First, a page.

Send to

Choose Destination
See comment in PubMed Commons below
Proc Natl Acad Sci U S A. 2006 Nov 14;103(46):17426-31. Epub 2006 Nov 6.

Mullerian Inhibiting Substance enhances subclinical doses of chemotherapeutic agents to inhibit human and mouse ovarian cancer.

Author information

  • 1Pediatric Surgical Research Laboratories, Department of Surgery, Massachusetts General Hospital/Harvard Medical School, Boston, MA 02114, USA.


Mullerian Inhibiting Substance (MIS), a biological modifier that causes regression of Mullerian ducts in male embryos, is effective as a single agent in vitro and in vivo against human and mouse ovarian cancer cell lines expressing MIS type II receptor; however, little is known about how recombinant human MIS (rhMIS), now being scaled for preclinical trials, could be used in combination with cytotoxic or targeted chemotherapeutic agents. Mouse serous and endometrioid ovarian carcinoma cell lines were tested in vitro against rhMIS alone and with doxorubicin, paclitaxel, or cisplatin as agents in clinical use. Because MIS releases FK506 binding protein (FKBP12), which activates the mammalian target of rapamycin (mTOR) downstream of Akt, rhMIS and rapamycin combinations were tested. MIS increases p16 protein levels, and 5'-Aza-2'-deoxycytidine (AzadC) induces p16 mRNA; therefore, they were used in combination in vitro and in vivo with a human ovarian cancer cell line. A paclitaxel-resistant human ovarian cancer cell line and its parental line both respond to rhMIS in vitro. Additivity, synergy, or competition was observed with MIS and rapamycin, AzadC, doxorubicin, cisplatin, and paclitaxel, suggesting that MIS in combination with selective targeted therapies might achieve greater activity against ovarian cancer than the use of each individual agent alone. These assays and statistical analyses could be useful in selecting rhMIS and chemotherapeutic agent combinations that enhance clinical efficacy and reduce toxicity.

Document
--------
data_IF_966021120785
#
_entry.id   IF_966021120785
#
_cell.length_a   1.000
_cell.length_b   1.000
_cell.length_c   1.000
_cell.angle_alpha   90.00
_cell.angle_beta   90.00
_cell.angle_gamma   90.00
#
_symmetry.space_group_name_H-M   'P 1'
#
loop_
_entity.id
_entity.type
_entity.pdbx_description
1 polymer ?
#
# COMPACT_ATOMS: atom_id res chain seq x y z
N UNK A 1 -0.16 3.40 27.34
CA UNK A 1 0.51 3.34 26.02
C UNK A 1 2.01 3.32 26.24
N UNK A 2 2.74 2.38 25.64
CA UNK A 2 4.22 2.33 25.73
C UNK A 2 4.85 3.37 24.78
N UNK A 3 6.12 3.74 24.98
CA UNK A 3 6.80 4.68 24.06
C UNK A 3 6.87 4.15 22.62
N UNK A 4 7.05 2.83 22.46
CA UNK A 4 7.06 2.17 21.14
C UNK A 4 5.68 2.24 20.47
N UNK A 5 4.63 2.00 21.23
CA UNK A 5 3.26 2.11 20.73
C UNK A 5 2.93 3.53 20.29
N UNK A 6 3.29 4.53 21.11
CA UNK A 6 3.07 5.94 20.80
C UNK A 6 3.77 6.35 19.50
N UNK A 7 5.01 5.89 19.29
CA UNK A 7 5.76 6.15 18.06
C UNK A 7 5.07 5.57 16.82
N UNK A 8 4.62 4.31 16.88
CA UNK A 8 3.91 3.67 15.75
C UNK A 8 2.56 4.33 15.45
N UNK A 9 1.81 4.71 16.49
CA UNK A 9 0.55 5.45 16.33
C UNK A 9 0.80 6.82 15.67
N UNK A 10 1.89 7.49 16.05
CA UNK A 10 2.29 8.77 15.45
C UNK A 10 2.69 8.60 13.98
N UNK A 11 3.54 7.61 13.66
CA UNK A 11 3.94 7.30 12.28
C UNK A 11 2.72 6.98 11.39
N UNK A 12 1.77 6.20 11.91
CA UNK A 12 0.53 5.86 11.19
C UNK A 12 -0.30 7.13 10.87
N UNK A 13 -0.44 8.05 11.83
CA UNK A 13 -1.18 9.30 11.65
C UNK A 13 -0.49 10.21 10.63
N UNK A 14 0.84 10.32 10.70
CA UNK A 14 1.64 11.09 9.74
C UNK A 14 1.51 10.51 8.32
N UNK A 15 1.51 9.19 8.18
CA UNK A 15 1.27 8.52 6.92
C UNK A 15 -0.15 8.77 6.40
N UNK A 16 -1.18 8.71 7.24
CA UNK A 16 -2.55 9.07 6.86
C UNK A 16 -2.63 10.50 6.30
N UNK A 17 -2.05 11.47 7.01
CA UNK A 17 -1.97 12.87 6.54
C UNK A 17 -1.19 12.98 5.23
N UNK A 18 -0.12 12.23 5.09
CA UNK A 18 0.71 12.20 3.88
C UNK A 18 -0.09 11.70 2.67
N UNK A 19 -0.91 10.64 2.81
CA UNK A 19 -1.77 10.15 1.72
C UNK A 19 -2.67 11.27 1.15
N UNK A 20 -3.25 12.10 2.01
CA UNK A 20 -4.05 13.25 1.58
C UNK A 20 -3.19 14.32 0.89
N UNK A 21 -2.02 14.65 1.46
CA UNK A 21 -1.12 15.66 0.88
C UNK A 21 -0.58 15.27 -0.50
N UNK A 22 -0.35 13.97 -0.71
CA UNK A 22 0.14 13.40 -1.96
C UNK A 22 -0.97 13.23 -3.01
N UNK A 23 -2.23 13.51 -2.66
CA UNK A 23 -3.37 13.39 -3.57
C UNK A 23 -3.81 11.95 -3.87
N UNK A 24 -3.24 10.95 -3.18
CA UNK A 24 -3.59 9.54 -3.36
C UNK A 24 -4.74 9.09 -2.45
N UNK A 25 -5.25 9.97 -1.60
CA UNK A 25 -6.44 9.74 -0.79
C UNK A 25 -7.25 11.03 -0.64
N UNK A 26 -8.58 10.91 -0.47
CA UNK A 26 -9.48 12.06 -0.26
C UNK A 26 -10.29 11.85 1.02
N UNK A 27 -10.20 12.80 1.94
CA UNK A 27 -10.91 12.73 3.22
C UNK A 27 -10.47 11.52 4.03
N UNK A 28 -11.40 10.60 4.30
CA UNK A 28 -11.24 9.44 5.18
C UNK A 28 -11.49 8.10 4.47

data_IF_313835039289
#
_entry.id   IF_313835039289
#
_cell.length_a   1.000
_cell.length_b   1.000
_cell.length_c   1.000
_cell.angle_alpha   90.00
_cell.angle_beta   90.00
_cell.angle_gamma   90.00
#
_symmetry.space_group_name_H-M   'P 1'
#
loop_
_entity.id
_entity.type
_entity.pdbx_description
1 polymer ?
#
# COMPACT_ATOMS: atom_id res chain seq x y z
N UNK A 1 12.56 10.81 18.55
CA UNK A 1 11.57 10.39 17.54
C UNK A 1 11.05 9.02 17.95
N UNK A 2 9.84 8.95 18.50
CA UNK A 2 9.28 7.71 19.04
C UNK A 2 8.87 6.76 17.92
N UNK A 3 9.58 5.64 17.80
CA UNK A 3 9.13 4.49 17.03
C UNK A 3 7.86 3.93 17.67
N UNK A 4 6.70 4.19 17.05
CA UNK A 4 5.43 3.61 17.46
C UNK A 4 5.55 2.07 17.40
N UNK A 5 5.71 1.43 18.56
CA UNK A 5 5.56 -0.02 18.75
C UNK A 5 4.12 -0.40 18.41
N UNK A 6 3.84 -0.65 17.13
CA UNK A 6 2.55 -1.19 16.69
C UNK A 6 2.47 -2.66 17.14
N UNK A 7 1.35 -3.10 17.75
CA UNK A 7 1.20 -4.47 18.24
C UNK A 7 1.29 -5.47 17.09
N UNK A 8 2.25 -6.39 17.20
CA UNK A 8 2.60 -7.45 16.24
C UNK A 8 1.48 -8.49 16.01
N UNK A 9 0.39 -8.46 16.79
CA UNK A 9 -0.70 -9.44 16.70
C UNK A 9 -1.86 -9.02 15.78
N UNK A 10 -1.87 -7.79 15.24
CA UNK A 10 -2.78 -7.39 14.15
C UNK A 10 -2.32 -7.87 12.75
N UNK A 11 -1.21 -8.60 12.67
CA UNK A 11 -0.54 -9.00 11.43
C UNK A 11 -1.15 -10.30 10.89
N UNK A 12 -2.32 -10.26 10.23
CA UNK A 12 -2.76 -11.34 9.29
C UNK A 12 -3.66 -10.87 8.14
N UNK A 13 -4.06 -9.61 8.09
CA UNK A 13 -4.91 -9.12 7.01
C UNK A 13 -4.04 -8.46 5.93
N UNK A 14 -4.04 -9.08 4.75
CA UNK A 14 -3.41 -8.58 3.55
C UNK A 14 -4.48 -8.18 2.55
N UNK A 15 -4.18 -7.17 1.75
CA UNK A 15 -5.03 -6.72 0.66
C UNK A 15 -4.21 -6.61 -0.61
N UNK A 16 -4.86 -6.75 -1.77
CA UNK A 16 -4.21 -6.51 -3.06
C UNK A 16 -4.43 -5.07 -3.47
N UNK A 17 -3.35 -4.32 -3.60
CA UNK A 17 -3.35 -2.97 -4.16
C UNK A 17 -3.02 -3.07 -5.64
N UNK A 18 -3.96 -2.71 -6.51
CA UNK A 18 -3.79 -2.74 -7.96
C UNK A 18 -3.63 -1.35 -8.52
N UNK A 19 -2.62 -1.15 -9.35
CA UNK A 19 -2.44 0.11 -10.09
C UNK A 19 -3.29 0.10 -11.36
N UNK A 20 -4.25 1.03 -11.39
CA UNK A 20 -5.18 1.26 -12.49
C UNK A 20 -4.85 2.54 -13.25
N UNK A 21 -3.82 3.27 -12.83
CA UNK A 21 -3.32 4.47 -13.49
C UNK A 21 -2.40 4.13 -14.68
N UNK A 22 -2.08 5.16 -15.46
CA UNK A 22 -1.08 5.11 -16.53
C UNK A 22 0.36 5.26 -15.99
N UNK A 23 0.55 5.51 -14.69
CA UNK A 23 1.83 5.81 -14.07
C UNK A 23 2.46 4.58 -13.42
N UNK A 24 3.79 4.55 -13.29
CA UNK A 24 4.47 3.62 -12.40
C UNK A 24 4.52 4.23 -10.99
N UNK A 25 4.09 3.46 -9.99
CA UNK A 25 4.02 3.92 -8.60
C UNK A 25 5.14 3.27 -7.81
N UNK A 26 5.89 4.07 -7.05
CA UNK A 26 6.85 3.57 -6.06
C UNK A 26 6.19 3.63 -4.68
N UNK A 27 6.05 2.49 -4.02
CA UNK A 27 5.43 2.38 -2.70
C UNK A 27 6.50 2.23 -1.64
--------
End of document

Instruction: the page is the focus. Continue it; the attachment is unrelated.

[PubMed - indexed for MEDLINE]
Free PMC Article
PubMed Commons home

PubMed Commons

How to join PubMed Commons

    Supplemental Content

    Full text links

    Icon for HighWire Icon for PubMed Central
    Loading ...
    Support Center